listening to Muddy Waters, Howling Wolf, Duke Ellington, and Johnny Cash. They
know that the blues and jazz are like America, that they come in many different
colors, tempos and keys. They still remember their long hours of captivity as
teenagers as I drove them on the country roads of Virginia listening to Delta
and Chicago blues, with short breaks of Arabic music. (You should have seen the
look on their faces when they were nine and 11 years old, when their mother
pointed to a Muddy Waters poster and said matter-of-factly: “This is your
grandfather.” I cannot claim African heritage, but when I am deeply immersed in
the blues of Charley Patton or Mississippi Fred McDowell, I fall under their
I would gladly introduce you, Mr.
President-elect, to some immigrants and descendants of non-European immigrants
who like me became thoroughly and irretrievably Americanized, and who much more
than me enriched and improved America. Until his retirement a few months ago,
Charles Elachi, a scientist born in Lebanon, ran NASA’s Jet Propulsion
Laboratory for NASA for 15 years. Akhil Reed Amar, one of America’s most
accomplished constitutional law scholars, is the son of immigrants from India —
given your apparent fondness for the Second Amendment, you might benefit from
reading his book, America’s Constitution: A Biography. Perhaps I can convince
you to read just one short story by Junot Díaz, in hopes of stemming your
demonization of Latino immigrants. Díaz was born in poverty in the Dominican
Republic before his family moved to the United States when he was a child, and
his stunning literary works chronicle the failures and hopes of marginalized
Latino immigrants in the bleak urban sprawls of New Jersey. His sparse, austere
prose and staccato sentences reflect a decaying world inhabited by characters
still unwilling to give up on the American Dream.
I could go on and on. Mr. Trump, I am part
of a relatively large network of friends, scholars, and journalists who
immigrated to the United States from Arab states, Iran, and Turkey. All of us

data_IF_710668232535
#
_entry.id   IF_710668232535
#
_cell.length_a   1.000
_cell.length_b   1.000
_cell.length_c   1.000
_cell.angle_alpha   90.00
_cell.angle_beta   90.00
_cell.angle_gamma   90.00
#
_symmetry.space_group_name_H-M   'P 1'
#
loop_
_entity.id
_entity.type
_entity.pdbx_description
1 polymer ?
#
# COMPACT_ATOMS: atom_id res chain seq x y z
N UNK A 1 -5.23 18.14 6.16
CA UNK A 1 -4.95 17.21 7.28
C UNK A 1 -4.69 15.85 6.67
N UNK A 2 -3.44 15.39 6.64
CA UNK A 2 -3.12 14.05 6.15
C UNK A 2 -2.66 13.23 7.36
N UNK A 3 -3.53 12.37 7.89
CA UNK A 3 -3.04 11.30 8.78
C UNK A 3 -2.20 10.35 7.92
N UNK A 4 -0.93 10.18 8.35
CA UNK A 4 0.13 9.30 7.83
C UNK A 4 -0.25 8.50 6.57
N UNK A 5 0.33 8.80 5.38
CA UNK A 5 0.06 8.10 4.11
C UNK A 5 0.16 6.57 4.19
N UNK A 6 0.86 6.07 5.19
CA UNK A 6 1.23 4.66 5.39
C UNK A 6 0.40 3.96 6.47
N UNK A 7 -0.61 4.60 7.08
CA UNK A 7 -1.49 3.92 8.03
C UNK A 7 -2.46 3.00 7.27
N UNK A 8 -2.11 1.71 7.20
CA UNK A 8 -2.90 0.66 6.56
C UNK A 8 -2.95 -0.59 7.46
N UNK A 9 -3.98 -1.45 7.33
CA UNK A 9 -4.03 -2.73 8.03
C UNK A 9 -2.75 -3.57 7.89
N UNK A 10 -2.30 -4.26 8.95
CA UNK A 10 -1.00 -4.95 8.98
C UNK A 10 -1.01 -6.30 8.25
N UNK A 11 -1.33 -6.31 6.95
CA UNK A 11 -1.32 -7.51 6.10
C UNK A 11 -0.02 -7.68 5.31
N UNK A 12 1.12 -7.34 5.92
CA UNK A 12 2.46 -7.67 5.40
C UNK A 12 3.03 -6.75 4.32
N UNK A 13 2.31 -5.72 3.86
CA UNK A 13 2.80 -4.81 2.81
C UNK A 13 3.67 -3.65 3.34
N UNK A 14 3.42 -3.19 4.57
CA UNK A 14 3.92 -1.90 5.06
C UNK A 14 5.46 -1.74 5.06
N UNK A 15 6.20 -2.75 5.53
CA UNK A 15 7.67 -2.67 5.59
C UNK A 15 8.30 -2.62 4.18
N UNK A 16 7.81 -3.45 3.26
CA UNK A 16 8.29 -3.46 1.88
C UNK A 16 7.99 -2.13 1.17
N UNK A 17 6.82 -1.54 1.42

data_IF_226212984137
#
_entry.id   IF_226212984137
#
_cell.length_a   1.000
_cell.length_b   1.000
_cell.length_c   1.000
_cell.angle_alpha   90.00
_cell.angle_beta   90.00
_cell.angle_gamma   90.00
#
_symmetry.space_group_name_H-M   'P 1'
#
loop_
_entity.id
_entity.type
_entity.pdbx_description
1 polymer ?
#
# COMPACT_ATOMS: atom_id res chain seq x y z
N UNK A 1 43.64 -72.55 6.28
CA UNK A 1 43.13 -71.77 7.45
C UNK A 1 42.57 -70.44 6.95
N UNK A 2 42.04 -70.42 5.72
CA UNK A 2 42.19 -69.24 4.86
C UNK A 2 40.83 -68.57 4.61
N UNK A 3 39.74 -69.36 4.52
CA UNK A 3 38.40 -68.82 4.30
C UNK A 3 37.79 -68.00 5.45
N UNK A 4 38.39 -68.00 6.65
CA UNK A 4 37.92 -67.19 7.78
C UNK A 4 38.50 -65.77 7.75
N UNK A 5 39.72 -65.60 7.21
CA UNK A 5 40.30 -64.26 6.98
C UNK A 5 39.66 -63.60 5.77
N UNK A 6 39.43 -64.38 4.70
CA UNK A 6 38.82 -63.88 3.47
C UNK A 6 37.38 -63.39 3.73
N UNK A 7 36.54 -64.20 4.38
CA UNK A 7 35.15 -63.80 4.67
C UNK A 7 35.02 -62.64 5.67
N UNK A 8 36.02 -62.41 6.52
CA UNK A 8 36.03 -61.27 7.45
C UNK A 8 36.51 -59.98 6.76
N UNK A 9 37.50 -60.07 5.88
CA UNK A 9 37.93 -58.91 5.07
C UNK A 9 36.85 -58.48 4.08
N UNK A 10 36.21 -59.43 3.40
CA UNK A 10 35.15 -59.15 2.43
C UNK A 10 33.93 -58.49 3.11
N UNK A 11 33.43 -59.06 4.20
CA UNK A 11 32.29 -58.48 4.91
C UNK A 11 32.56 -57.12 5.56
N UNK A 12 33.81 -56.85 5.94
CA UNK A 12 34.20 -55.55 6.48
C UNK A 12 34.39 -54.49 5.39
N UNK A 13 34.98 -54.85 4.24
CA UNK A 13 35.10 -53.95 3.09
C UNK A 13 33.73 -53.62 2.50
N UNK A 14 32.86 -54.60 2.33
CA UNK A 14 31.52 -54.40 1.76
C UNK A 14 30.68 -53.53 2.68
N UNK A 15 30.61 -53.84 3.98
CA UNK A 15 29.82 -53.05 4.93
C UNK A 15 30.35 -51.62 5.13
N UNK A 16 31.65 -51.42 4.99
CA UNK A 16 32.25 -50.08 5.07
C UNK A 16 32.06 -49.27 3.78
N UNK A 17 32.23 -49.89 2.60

have been writing and lecturing about America’s complex relations with the
cultures and the societies of the Middle East; their problems and yearnings;
the good, the bad and the perplexing. We come from different backgrounds
culturally, and as you can imagine we are Muslims (Shiites and Sunnis),
Christians (Maronite Catholics and Greek Orthodox), Jews, and atheists; we
don’t necessarily see eye to eye on every issue, but we all share an abiding
love of America.
Some of us have names that might strike you
as strange or even exotic — Firas, Hassan, Afshin, Karim, Faisal, and Omar —
and some of us have names that would surprise you: Richard, Paul, and Henri.
This mélange of names reflects the bygone days of diversity and cosmopolitanism
that was once the pride of the great ancient cities of the Levant and Persia.
We came to America in part to escape the suffocating identity politics and
intolerance of our former homelands, where nationalism is one step away from
chauvinism. We wanted to live in a country where one can partake in American
patriotism by embracing the American creed and ethos, regardless of ethnicity
When we get together, we often marvel at
our American experiences and say: only in America. And yes, only in America can
a group like us prosper and celebrate our Americanness while trying to help
America succeed in a region we still care very much about. Some of us have been
deeply disillusioned with the politics of repression in the Middle East; others